Battling odds

Normal discourse in the Valley mostly draws sustenance from anti-Delhi rhetoric. The arrival of the Indian Railways in Kashmir was also met with a similar cynicism. A top Ircon official said he was surprised to see a number of reports and commentaries in the media claiming that the project was essentially meant to carry soldiers into and across the Valley. But Ircon decided to work quietly without any publicity that would have attracted unwanted militant attention.

The officials, who spoke on condition of anonymity, said they had engaged local contractors for the Rs 1,500-crore project, which proved beneficial. "We normally don’t do so as it keeps away quality contractors. It was especially tough in the Valley as enough expertise is not available here," he said.

However, the inclusive work schedule, combined with the willingness of the locals to join in this major developmental project meant that the Ircon’s work proceeded as smoothly as possible. But for a stray incident involving the kidnapping and murder of Sudhir Kumar, one of its engineers, by militants in 2004.

One charge that carries some validity is that the project has disturbed the ecological balance of the region. According to National Conference leader Omar Abdullah, a large number of trees had been uprooted due to the project. This had loosened the soil in the countryside which can cause lanslides, especially during the rains and snow. But Ircon officials say they have taken the necessary precautions.

"A developmental project as major as ours is bound to upset the existing ecological balance to some extent. But the critics fail to appreciate the enormity of our task," said an official.

Track record

The single-line train service will connect Qazighund in south Kashmir to Baramula in north Kashmir. The 120-km-track will connect 15 stations and the journey will take anywhere between two and two-and-half hours.

According to Ircon officials, due to the scenic view en route, the stretch will be comparable to the Kalka-Shimla and Darjeeling tracks.

The trains, however, would not be really trundling in the Valley as they do on these two historical routes. The authorities have already given a nod to a maximum speed of 110 kmph on a number of sections on the stretch. Keeping in view Kashmir’s curvaceous and changing topography, 62 major and 610 minor bridges will dot the tracks and there will be 87 underbridges. The rail coaches used will have a chair-car pattern. The angular shape of engines will give the trains a modern look. As the winter temperature is often harsh here, all coaches will be fitted with heating facilities. Officials have also made special arrangements to keep the tracks clear during heavy snowfall.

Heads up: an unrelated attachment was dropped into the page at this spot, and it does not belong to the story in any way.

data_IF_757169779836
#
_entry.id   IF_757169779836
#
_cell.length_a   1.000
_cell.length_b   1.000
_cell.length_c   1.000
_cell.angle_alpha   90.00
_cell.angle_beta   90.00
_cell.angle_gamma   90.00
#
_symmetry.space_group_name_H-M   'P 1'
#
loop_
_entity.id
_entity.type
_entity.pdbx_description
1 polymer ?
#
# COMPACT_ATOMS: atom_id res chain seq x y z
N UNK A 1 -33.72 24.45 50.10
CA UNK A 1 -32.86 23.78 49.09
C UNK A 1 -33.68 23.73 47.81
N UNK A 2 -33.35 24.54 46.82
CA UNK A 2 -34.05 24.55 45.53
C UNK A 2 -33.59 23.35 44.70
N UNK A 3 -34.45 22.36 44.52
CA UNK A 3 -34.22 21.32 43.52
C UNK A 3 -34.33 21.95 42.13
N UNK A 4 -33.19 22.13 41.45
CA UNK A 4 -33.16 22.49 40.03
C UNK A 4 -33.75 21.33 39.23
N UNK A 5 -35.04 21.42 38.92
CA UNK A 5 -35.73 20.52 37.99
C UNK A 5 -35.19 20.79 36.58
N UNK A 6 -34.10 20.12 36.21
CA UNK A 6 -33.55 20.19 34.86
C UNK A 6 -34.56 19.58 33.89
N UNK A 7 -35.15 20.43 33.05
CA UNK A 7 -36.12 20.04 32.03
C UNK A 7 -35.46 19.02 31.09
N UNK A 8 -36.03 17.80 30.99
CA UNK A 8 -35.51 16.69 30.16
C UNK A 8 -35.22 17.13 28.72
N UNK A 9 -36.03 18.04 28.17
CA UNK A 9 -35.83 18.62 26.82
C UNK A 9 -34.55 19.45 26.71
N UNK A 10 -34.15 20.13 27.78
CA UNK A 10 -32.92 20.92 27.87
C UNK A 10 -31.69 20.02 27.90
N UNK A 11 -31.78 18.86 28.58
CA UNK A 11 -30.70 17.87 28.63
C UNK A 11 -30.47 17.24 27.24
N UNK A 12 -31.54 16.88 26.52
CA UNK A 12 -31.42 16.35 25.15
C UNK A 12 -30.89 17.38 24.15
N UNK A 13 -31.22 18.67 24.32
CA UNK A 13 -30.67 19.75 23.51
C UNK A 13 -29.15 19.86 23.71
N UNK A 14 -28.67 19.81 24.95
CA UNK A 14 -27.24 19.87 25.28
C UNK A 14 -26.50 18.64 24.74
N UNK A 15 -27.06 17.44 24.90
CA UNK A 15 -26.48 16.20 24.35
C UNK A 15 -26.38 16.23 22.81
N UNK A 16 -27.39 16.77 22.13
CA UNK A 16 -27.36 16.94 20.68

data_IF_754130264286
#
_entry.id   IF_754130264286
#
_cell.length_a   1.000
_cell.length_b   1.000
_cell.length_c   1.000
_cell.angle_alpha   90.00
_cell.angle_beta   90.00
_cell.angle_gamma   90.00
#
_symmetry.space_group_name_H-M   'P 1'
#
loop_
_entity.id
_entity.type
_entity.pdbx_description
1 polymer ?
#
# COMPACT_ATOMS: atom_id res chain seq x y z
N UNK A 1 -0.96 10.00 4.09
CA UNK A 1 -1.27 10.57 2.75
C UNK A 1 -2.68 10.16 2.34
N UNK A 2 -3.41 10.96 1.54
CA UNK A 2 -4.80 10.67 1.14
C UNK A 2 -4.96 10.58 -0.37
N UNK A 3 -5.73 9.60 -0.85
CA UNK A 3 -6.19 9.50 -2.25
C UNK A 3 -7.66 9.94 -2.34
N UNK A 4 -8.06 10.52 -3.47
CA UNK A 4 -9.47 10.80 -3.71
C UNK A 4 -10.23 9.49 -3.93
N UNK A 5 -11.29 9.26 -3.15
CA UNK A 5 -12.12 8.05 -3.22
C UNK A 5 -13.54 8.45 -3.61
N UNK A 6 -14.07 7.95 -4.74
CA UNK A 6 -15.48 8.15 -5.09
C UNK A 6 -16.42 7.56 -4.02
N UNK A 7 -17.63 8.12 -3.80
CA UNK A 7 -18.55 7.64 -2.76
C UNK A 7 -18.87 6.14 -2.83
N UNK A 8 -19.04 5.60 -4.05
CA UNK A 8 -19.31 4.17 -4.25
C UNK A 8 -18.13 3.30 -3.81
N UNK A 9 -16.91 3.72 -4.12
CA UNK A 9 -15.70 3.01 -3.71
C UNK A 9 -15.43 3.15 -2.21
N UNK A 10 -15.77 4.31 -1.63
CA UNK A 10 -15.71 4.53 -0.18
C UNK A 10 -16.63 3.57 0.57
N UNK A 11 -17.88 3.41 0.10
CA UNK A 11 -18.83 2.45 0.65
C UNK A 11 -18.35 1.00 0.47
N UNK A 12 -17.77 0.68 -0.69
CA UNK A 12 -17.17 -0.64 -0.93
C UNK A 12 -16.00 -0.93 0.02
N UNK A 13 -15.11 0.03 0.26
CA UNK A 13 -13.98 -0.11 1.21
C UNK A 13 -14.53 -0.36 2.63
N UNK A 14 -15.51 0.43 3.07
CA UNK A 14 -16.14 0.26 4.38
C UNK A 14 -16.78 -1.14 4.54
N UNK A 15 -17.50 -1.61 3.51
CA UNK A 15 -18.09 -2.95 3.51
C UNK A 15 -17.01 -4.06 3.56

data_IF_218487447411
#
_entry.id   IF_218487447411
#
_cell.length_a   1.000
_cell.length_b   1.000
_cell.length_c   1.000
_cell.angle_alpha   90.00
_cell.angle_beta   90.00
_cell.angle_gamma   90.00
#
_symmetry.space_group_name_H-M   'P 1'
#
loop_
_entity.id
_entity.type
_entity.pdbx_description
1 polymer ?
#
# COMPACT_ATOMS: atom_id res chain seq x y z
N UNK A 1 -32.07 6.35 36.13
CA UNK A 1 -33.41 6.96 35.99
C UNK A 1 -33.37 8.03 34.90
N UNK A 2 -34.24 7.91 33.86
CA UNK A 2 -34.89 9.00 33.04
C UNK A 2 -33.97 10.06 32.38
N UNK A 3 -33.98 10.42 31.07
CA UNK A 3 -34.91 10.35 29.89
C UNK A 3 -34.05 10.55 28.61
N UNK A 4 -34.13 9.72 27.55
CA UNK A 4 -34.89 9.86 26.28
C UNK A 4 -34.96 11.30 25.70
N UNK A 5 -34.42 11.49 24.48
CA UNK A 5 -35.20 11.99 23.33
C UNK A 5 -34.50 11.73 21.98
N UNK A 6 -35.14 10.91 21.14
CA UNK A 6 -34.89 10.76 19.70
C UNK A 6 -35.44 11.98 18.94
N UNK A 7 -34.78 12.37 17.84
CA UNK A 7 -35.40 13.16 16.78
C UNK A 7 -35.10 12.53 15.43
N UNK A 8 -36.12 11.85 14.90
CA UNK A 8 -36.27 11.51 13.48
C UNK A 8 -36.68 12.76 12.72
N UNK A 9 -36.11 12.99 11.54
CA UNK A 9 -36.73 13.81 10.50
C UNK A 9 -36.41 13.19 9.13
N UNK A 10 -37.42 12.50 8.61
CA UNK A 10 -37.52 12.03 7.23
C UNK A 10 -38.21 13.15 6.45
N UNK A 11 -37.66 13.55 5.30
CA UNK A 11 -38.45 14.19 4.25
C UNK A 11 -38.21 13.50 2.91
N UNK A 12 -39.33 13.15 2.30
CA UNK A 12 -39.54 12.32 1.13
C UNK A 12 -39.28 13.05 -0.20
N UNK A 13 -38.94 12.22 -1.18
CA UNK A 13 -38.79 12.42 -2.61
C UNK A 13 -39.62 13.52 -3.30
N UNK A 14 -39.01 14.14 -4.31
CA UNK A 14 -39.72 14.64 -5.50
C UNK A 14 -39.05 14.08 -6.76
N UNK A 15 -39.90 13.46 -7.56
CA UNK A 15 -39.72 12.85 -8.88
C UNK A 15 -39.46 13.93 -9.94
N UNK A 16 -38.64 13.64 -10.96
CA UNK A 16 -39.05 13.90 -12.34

Journey ahead

Laying the rail network in the Valley is a relatively small achievement compared to the Herculean task of connecting Kashmir with the rest of the country. As engineers cut through the Pir Panjal mountain range and face the nature’s fury while doing so, they know that they have a monumental task at hand. Nobody knows what lies ahead as the deadline keeps on getting extended, (it is now year 2013), and new challenges crop up.

But if the challenge is Herculean, the Railways, too, is confronting it on a massive scale. It has built the world’s highest bridge, at 359 metres, over Chenab river. A senior engineer says, once the network is completed, it will have 855 bridges and 74 tunnels, one of which will be 11-km-long "These are untested waters for us and nobody knows how things will unfold," he adds.

Human tragedies are not uncommon as hundreds of men work on dangerous heights using massive machines. Every day when men arrive for work, he says, there is a certain apprehension, along with a sense of thrill and determination to prevail against all odds. But as an artiste would say these are the signs of a great work in making.

Majestic station

Unlike the crowded railway stations in northern India, those in the Valley, like the one in Srinagar, will be well-designed and majestic. According to Ircon officials, they have taken special care to keep the natural beauty around the stations intact. And the chief example of this effort is the Srinagar railway station.

The five-storey building of Nowgam (name of Srinagar’s railway station), is 8 km from the main city. The station looks like a royal court. The retiring room, with its huge chandeliers and fine woodwork with delicate Kashmiri carvings, is bound to charm the visitors. The extensive use of wood, a hallmark of Kashmiri architecture, can be seen around the rest of the tation as well. The Indian Railway Catering and Tourism Corporation (IRCTC) is planning to build a hotel around here in the next three years.